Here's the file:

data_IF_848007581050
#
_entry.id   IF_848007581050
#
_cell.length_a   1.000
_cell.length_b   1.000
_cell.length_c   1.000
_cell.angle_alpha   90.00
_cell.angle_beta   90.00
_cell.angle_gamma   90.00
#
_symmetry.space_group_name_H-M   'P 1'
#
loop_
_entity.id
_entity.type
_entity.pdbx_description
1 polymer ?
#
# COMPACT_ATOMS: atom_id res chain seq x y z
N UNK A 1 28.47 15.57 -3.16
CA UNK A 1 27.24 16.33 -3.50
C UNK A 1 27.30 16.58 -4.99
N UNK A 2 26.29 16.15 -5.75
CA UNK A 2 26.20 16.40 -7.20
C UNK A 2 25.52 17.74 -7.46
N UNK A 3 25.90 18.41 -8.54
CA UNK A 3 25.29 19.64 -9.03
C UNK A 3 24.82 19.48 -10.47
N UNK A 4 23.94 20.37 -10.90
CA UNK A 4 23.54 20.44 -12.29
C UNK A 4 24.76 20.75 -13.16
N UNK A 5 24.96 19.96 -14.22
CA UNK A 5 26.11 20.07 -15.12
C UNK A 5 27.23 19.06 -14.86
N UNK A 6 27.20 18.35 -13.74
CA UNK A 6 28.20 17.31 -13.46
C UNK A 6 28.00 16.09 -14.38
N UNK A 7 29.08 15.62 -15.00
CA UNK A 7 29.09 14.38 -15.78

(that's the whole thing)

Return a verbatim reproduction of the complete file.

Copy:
data_IF_848007581050
#
_entry.id   IF_848007581050
#
_cell.length_a   1.000
_cell.length_b   1.000
_cell.length_c   1.000
_cell.angle_alpha   90.00
_cell.angle_beta   90.00
_cell.angle_gamma   90.00
#
_symmetry.space_group_name_H-M   'P 1'
#
loop_
_entity.id
_entity.type
_entity.pdbx_description
1 polymer ?
#
# COMPACT_ATOMS: atom_id res chain seq x y z
N UNK A 1 28.47 15.57 -3.16
CA UNK A 1 27.24 16.33 -3.50
C UNK A 1 27.30 16.58 -4.99
N UNK A 2 26.29 16.15 -5.75
CA UNK A 2 26.20 16.40 -7.20
C UNK A 2 25.52 17.74 -7.46
N UNK A 3 25.90 18.41 -8.54
CA UNK A 3 25.29 19.64 -9.03
C UNK A 3 24.82 19.48 -10.47
N UNK A 4 23.94 20.37 -10.90
CA UNK A 4 23.54 20.44 -12.29
C UNK A 4 24.76 20.75 -13.16
N UNK A 5 24.96 19.96 -14.22
CA UNK A 5 26.11 20.07 -15.12
C UNK A 5 27.23 19.06 -14.86
N UNK A 6 27.20 18.35 -13.74
CA UNK A 6 28.20 17.31 -13.46
C UNK A 6 28.00 16.09 -14.38
N UNK A 7 29.08 15.62 -15.00
CA UNK A 7 29.09 14.38 -15.78